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As soon as we arrived, we figured we’d get our bearings by hitting the ‘Owl Trail. We picked up a pamphlet from the Tourist Office on Rue des Forges, near Tour Philippe le Bon) and set off on the self-guided walk with its 22 stages. It took us to the major historic monuments—the majestic eighteenth-century Porte Guillaume archway, the Maison Millière medieval housing—with suggestions for three further loops around the city. It’s considered good luck to rub the owl on Rue de la Chouette with your left hand and make a wish, so of course we each did!
We visited to the Cathedral of Saint Benignus; a showcase of flamboyant Gothic and Romanesque architecture in limestone. The Roman-Catholic institution’s 11th-century crypt contains the remains of a second-century sarcophagus, thought to be that of the namesake Benignus, the first local martyr. Creeeeeepy!
For something less morbid, we headed to the colourful mosaic-tiled roof of the Hotel Vogüé: a private mansion dating from the 17th century. The aesthetic is based on Italian Renaissance references, although today it has the less-glamorous purpose of housing city officials.
Then we went mustard-tasting at the historic Moutarde Maille boutique on rue de la Liberté. I had fun pumping my own selection of mustard into a ceramic pot—a wonderful local keepsake. The flavours were incredible—Apricot! Black truffle! Blue cheese! French people will clearly put anything in there. But it’s so good! We also headed to the Fallot Mustard Mill, in operation since 1840, for the FULL mustard experience.
We learned that Dijon in fact once had 14 gingerbread factories. The only one remaining is Mulot & Petitjean, founded in 1796. The company launched a new museum space in 2017 for a behind-the-scenes peek at this local signature made from wheat flour. We bought treats!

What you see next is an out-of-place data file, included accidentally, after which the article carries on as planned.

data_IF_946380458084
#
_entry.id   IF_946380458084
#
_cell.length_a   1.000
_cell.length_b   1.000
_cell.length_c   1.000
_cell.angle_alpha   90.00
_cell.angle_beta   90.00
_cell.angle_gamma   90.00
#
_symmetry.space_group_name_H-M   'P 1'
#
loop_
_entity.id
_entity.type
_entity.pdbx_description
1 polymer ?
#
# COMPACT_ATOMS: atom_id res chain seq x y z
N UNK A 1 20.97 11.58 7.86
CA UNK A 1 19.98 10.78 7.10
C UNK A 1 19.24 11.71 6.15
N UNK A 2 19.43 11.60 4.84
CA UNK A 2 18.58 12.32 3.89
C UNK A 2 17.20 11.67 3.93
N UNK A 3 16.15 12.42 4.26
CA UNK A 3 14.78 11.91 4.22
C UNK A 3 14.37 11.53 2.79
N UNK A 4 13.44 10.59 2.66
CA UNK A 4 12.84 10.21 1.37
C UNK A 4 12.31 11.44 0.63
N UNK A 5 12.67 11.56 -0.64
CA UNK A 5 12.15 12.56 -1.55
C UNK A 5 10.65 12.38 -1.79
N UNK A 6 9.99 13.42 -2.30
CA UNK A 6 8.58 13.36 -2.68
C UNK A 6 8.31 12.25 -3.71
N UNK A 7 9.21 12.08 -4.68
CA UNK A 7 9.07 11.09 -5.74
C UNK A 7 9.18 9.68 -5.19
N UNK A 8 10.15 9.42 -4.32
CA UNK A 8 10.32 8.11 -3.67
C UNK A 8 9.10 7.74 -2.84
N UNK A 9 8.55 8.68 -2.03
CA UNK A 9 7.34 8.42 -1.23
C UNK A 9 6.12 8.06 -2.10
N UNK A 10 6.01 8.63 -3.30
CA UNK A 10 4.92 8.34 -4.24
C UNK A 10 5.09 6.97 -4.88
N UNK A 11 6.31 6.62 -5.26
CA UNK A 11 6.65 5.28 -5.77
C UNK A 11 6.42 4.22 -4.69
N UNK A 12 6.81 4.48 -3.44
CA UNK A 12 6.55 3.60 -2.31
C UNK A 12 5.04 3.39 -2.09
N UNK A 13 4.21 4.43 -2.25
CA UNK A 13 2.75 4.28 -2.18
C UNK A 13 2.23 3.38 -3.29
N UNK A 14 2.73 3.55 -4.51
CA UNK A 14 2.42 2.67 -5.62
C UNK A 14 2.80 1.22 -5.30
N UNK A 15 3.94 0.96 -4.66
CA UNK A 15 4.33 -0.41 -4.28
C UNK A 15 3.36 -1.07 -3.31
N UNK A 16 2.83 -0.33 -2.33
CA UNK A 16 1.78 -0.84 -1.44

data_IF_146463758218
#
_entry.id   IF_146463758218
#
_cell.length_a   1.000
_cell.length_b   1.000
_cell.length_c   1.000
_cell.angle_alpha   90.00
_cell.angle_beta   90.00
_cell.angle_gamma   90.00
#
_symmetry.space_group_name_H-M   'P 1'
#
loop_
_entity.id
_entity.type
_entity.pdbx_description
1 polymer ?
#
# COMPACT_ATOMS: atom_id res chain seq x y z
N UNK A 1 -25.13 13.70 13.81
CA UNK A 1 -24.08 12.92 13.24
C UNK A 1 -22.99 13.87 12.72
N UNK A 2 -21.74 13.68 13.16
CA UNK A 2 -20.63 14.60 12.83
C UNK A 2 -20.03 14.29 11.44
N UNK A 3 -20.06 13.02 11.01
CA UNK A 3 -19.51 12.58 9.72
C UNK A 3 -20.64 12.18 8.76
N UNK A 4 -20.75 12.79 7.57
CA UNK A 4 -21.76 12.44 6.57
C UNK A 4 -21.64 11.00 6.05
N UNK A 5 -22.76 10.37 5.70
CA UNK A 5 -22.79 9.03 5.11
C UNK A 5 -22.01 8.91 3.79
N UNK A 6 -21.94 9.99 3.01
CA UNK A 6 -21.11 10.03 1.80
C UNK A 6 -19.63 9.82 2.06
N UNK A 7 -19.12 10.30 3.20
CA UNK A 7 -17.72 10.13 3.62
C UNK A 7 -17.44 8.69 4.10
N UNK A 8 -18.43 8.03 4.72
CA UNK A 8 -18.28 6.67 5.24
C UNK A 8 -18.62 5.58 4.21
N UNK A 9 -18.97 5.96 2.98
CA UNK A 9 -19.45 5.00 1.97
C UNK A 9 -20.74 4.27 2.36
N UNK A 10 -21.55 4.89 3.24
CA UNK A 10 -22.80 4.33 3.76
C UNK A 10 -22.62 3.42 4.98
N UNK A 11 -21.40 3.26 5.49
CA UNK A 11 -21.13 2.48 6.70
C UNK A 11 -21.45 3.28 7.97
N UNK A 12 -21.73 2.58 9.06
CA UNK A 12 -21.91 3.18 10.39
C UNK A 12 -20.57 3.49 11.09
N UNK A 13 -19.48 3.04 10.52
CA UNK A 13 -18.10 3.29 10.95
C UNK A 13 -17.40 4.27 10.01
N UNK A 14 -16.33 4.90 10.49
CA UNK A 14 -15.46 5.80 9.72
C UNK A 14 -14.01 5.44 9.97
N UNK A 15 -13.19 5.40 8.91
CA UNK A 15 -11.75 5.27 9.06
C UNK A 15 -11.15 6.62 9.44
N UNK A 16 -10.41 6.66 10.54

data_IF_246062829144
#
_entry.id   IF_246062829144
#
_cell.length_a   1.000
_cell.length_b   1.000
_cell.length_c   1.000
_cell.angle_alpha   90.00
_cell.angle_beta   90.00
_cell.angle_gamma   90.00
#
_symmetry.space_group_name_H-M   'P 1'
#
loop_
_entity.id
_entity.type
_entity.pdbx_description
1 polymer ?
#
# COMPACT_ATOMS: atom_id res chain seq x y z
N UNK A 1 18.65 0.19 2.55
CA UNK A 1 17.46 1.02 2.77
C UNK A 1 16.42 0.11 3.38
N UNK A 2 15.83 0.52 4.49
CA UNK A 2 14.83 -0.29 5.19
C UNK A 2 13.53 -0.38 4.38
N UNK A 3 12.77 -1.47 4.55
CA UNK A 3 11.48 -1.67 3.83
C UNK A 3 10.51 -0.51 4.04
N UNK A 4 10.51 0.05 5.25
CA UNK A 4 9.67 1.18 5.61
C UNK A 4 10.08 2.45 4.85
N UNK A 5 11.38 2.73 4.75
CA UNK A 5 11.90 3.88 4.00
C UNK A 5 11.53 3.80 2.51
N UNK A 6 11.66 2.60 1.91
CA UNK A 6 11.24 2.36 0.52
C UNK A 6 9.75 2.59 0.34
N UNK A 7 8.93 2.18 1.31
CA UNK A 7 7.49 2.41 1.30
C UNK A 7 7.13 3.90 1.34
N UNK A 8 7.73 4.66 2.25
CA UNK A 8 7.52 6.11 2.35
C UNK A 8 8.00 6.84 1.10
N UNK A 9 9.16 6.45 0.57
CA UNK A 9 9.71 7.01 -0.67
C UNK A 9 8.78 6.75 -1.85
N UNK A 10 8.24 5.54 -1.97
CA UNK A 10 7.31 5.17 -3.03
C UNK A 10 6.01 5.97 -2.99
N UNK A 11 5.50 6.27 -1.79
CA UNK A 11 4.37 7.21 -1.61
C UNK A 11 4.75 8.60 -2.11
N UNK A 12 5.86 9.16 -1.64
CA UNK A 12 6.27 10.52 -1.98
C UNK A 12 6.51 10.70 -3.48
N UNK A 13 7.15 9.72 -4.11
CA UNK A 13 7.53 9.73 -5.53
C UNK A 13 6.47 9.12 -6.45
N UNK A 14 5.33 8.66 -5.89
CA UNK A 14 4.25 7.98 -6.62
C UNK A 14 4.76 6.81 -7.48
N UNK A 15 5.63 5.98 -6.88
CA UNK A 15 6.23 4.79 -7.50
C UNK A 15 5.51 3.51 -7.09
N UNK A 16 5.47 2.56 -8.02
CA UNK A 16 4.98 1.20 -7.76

Afterwards, we headed to the stately old Musée des Beaux-Arts de Dijon, which opened in 1787. It’s found in the Palais des Ducs, a UNESCO-recognized World Heritage Site. We marvelled at endless masterpieces stretching as far back as the 17th century, with a remarkable collection of art from the Middle Ages and incredible altarpieces. The Tombeaux des Ducs section, filled with elaborate black and white marble funerary monuments, was especially memorable. People from the Middle Ages didn't live very long but they went out with a bang, that’s for sure.
Hungry and curious, we headed to the Les Halles covered market. The intricate ironwork of reminded us of the Eiffel Tower in Paris… Although Gustave Eiffel was, in fact, a native son of Dijon, the 19th century market design was not his. But that didn’t matter: we enjoyed the hearty grub at Le Brunch des Halles and its festive, communal vibe. The regional specialities like Boeuf Bourgignon, and Charolais cheese blew our minds!
In the afternoon we headed south to Le Consortium, a contemporary gallery in a repurposed factory. It opened in 1991 but got an architectural facelift in 2011; its 4000 m² of exhibition space was overhauled by Japanese Pritzker Prize-winning architect Shigeru Ban and his French associate Jean de Gastines. It was a fascinating space to while away the day.
And so… we never got to the vineyards and wineries! That’s ok, next time we’ll come back for the scenery and tasting. But for now, discovering the city of Dijon was an incredible surprise. And we got gingerbread!